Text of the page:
Half a croissant, on a plate, with a sign in front of it saying '50c'
h a l f b a k e r y
Now, More Pleasing Odor!

idea: add, search, annotate, link, view, overview, recent, by name, random

meta: news, help, about, links, report a problem

account: browse anonymously, or get an account and write.

user:
pass:
register,


                   

Trailing reverse gear

Practical
  (+2)
(+2)
  [vote for,
against]

Manual gearshifts in passenger cars usually have several forward gears, but only one reverse gear.

This is inefficient.

With very little redesign, a transmission can be constructed with the same number of forward gears, and a reverser unit which makes all gears available in both forward and reverse.

This technology is Baked and WKTE in various agricultural and off-road vehicles, yet does not exist in regular road cars.

Thus the vehicle can move as fast backward as forwards, without any unusual load on the powertrain.

8th of 7, Dec 08 2017

But I don't think the idea would scale well to my motorcycle .... _5b8th_20of_207_5d_...2fshifting_20wipers
[normzone, Dec 08 2017]

[link]






       Knew a drag racer who won a short race in reverse against a fellow going forwards - He'd probably appreciate this.
normzone, Dec 08 2017
  

       This is an excelllent idea because [insert reason here].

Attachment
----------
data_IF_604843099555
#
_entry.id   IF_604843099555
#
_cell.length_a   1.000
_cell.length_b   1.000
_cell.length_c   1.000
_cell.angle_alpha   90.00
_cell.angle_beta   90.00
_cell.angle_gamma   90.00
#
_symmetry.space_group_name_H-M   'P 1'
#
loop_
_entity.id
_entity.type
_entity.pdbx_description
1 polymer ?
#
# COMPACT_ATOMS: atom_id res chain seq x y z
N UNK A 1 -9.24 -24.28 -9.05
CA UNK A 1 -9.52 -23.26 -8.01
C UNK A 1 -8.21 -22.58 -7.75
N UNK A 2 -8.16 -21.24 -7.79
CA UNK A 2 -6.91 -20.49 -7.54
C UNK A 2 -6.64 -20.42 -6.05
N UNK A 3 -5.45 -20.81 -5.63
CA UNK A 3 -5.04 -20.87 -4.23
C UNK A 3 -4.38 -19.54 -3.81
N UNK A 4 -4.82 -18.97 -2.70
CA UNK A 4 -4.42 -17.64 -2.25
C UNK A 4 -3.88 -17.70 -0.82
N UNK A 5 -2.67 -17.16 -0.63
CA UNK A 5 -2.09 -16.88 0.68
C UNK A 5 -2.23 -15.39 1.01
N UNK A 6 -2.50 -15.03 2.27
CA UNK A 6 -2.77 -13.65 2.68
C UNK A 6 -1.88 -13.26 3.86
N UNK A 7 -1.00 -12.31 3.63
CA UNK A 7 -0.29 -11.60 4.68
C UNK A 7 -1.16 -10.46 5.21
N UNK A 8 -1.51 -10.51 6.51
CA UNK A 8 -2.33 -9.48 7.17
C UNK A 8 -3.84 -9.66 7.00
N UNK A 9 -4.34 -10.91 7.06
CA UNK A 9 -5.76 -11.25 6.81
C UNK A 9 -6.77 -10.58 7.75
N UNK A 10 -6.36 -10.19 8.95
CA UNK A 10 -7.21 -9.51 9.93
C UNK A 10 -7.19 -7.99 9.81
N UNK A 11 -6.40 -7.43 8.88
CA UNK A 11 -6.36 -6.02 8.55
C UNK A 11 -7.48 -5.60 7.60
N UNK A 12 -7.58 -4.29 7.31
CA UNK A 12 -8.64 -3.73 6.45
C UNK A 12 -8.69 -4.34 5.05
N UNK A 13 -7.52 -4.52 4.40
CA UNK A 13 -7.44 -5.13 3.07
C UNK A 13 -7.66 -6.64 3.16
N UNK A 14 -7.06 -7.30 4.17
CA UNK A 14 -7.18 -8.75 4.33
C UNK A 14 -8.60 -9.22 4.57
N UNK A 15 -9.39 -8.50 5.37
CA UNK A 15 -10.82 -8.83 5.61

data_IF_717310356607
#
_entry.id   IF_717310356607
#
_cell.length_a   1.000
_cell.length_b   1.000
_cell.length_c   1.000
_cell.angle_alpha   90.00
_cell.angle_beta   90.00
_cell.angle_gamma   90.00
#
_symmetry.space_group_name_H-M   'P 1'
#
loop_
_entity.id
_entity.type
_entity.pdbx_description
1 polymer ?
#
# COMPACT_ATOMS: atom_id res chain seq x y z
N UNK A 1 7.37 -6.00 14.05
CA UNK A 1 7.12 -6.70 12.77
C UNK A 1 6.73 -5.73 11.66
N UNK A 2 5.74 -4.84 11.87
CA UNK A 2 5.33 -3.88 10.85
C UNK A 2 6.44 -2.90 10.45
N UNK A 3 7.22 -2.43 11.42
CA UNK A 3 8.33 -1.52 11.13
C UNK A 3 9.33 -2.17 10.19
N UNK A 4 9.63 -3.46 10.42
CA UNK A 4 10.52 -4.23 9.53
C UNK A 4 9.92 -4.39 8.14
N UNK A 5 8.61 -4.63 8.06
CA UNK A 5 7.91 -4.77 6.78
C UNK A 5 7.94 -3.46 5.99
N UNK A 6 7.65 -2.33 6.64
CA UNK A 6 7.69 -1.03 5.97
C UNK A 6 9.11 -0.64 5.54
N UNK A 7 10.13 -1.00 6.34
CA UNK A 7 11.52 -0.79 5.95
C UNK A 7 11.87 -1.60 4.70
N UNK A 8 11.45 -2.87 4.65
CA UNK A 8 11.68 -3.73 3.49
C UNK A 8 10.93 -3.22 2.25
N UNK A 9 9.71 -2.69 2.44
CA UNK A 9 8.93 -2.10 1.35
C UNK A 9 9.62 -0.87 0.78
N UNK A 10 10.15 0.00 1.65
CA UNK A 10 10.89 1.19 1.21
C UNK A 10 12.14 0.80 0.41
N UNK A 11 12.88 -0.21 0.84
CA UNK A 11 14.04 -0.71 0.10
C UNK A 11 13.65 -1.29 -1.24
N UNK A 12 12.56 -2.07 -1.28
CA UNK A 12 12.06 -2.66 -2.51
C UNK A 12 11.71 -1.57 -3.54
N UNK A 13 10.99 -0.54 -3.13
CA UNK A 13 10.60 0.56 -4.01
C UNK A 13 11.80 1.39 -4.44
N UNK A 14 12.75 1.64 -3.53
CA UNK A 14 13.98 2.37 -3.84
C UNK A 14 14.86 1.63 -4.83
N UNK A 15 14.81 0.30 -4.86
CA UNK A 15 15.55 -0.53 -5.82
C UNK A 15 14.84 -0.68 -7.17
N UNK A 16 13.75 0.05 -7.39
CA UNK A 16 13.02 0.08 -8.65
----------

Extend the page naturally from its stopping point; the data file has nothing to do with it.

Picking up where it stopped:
MaxwellBuchanan, Dec 08 2017
  

       Better yet, put separate forward and reverse gears on each driven wheel of a front-wheel-drive car, and put the rear wheels on castors, for a vehicle that can spin on the spot.
Wrongfellow, Dec 09 2017
  

       Just have an adjustable camshaft and restart the engine in the opposite direction
pocmloc, Dec 09 2017
  

       Baked. Many 2-stroke marine diesels do exactly that.
8th of 7, Dec 09 2017
  

       Surely, if you run the engine backwards, the principle of microreversibility dictates that it should cool its surroundings while it generates petrol?
MaxwellBuchanan, Dec 09 2017
  

       Yes, but if you run it for any length if time, the fuel tank overflows.   

       The cost of installing progressively larger storage containers, along with the extra bulk and mass, has so far proved a crippling limit to commercialization.   

       British Rail nearly got there in the 1970's with their APT, the Augmentable Petroleum Tank, but sadly teething troubles lead to several passengers drowning in high-octane gasoline produced by prolonged high-speed running, and the project had to be shelved.
8th of 7, Dec 09 2017
  

       You will have to provide it with a supply of exhaust fumes. The tricky bit is getting all the CO2 molecules to approach the exhaust intake on exactly the correct trajectories.
Wrongfellow, Dec 10 2017
  
      
[annotate]
  


 

back: main index

business  computer  culture  fashion  food  halfbakery  home  other  product  public  science  sport  vehicle